NTSB, AAIB Investigate Another 777 Engine Power Loss
The NTSB has initiated an investigation involving a Boeing 777 that experienced an uncommanded engine power rollback late this fall and its potential ties to a dual engine rollback that led to the crash landing of a British Airways 777 shy of the runway at Heathrow last winter. The Air Accidents Investigation Board investigating that Jan. 17 nonfatal crash of a Boeing 777-236ER out of Beijing that crashed short of the runway at Heathrow released an interim report last September that detailed two likely causal scenarios. Both involved ice accretion in the fuel system. The Nov. 26, 2008, incident that has now won attention from the NTSB involves a similar Boeing 777 running similar Rolls-Royce Trent 895 engines, this time carrying 232 passengers out of Shanghai for Atlanta. The recent event began at 39,000 feet in the vicinity of Great Falls, Mont., on a 777-200ER operated by Delta as Flight 18. The Delta crew met the uncommanded rollback of the number-two engine with a procedural descent to 31,000 feet after which the engine recovered and behaved normally. The aircraft continued on its intended route and landed without incident. Investigative teams of both events are sharing personnel from both the AAIB and the NTSB to determine if the incidents share common issues.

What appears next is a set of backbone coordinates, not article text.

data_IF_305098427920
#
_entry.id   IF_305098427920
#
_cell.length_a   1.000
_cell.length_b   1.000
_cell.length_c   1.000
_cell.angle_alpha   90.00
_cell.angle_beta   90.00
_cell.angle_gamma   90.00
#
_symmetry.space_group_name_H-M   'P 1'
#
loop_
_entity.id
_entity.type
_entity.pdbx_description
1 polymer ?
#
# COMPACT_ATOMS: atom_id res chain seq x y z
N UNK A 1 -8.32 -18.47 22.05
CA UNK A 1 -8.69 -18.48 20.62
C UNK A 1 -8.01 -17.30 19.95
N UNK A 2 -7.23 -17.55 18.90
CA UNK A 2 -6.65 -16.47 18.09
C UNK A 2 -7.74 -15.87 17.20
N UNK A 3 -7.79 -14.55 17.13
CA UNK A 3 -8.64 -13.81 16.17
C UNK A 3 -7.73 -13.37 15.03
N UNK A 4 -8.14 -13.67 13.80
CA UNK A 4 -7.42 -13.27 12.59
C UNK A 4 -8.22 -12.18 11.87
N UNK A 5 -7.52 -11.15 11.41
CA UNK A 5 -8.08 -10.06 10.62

The AAIB had written of the Heathrow accident that the accident aircraft had been exposed to both low fuel flows and temperatures as that aircraft had flown its descent. Circumstances surrounding the Delta flight may have been at least partially different. Flight data recorders have been retrieved from the Delta flight and both pilots have been interviewed. Final conclusions regarding the Heathrow crash have not yet been reached, but the accident led to new procedures for pilots that include varying altitude en route when fuel in the main tank falls below 10 degrees for more than three hours.